Within a few weeks, I could tell it was getting better, but still it was red and raw.  At least it was no longer painful to the touch, so I could put on a long sleeve shirt and go outside into the world.

As more time passed, I was still acutely aware of the scar, and at times, others were aware of it as well. But for the most part,  I no longer thought about it all the time.  Every now and then, I'd bump it, and it would hurt, and I would remember it was there.

It's still there.  Not yet healed, but not so raw.  Just . . . well . . . there.

I am assured by the folks that know these things, that someday my scar will be a tiny little line, a small reminder that I once had something bad happen to me.

I think that's the way of scars.  And the usefulness of them.  They are a small reminder that something bad once happened to us.  And that we survived.

All that to say, I guess I'll learn to love this scar I am presently carrying.  You know the one I mean.

How Many Aggies Does It Take?


I can't even begin to tell you how excited I am about this post.  I'm excited on so many levels.

1.  Because I love people who step outside the boundaries of comfort to relieve the burdens of others.
2.  Because I have an obvious heart for orphans and the people who help them.
3.  Because I have gotten to watch this couple's story unfold in real time.  And it's awesome.

A little background.  I met Matt Hemberger a LOT of years ago at a church where he was serving as an intern.  During that time, he talked about a girl he'd met that he was pretty sure was "the one."  I remember thinking, "Oh Matt."  But sure enough she was "the one" and they not only married, but have since had a baby and gone on to do some incredible things in the world.

A few months ago, I started noticing this organization, Ags for Orphans, on all my friends' walls on Facebook.  Then I saw a picture of Matt with a sweet little Haitian boy, and something about Ags for Orphans.  Really, I didn't give it much thought, just thought Matt must have taken a mission trip to Haiti or something.

So imagine my surprise when I discovered that Matt Hemberger and his wife, Meghann, were not only the Executive Directors of Ags for Orphans but that they were the FOUNDERS.  Seriously, have I mentioned that I love it when people step beyond the boundaries of comfort to relieve the burdens of others?  This is a young couple.  And even though I'm not all up in their personal business, I know this.  They are young.  They have a baby.  They have a mortgage and cars and jobs and the stress that comes from all of that.  Managing that alone would be enough.  But it wasn't enough for them.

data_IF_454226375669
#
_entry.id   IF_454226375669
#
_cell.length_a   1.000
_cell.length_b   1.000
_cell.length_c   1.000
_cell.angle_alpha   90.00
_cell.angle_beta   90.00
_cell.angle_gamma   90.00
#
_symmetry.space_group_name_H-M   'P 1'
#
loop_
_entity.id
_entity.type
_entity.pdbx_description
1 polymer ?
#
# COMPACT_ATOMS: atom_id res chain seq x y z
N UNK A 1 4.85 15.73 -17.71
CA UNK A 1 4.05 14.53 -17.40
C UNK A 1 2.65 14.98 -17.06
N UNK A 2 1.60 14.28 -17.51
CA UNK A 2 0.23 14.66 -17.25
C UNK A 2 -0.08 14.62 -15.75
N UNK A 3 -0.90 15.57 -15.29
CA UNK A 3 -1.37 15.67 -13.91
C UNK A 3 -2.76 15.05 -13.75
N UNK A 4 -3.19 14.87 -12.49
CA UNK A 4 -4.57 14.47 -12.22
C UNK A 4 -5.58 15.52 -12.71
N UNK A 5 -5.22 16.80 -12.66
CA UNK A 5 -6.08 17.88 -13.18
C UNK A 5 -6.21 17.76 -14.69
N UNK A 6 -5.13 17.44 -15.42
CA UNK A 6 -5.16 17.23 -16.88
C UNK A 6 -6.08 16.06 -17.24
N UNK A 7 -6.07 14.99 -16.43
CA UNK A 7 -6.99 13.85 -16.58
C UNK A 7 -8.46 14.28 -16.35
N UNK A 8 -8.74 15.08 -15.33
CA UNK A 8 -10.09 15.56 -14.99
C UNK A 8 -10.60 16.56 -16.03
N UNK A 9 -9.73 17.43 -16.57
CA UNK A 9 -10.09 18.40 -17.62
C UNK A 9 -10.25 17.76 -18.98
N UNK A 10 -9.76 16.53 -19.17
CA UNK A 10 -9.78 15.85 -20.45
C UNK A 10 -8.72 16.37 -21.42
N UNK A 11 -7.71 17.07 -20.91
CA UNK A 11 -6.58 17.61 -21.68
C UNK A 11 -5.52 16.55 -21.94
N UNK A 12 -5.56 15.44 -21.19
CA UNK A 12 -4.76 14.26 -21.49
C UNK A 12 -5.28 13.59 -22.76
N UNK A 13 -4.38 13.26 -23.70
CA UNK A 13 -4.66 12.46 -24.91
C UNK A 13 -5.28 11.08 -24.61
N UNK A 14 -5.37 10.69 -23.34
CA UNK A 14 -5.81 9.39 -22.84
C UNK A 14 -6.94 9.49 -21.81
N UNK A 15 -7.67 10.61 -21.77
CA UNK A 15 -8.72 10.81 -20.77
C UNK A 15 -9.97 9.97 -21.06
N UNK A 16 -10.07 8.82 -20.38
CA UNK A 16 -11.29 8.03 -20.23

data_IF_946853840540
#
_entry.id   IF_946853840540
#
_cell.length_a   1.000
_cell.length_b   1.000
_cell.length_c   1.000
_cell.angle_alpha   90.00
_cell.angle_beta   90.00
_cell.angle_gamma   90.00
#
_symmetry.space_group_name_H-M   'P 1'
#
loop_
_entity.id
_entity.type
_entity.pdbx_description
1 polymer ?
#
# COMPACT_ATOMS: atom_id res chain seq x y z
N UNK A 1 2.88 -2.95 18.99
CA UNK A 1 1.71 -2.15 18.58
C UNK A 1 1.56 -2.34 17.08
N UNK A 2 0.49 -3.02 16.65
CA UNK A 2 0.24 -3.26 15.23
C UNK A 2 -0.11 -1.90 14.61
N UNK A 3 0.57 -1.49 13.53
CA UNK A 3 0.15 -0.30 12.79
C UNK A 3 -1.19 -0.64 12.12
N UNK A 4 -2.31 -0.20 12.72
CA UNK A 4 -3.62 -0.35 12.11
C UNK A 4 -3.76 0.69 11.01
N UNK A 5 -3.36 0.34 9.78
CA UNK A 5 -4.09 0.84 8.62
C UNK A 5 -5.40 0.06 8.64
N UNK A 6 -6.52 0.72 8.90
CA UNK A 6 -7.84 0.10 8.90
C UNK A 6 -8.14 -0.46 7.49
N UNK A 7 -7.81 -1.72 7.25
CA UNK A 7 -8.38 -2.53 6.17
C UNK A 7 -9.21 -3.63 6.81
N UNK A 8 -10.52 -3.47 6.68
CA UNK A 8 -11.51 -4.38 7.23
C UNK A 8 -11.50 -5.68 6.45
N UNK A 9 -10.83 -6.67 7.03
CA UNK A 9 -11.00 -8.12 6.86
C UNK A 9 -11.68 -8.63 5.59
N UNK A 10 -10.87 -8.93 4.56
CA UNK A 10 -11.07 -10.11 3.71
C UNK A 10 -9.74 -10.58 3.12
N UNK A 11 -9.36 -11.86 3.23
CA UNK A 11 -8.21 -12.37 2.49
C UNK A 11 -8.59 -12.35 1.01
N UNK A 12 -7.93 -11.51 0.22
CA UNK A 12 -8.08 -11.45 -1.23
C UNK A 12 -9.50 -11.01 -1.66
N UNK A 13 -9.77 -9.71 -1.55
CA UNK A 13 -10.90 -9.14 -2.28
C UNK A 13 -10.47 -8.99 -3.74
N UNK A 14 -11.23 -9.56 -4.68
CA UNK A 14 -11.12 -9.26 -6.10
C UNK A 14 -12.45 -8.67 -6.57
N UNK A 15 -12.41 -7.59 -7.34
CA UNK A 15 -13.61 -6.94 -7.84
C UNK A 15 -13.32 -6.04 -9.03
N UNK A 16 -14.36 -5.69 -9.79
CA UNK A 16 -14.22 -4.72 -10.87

Because there are orphans in this world. ORPHANS.  

I asked Matt why they started Ags for Orphans (which he totally downplays the part where they are the FOUNDERS) and he said, "We started it out of a simple desire to adhere to God's call to care for the orphan - and make a lasting impact on the world we live in. "

Yeah, they started an organization that is BLOWING UP (for my older friends, that means getting big in a hurry) because they, you know, just had a simple desire to adhere to God's call to care for the orphan.  That blows my mind.  I'm sorry.  It does.  Heck, they could have just gone on a mission trip.  But NO.  They founded an organization, leveraging the strength and the passion of the Texas Aggies, and are partnering with Coreluv International.

Did I mention how EXCITED I was about today's post? 

There is plenty, plenty, plenty of information about Ags for Orphans on their website.  You know you're going to be on the Internet clicking around for awhile, so instead of wasting hours deciding what to pin next, click on over to their site and read about what they are doing.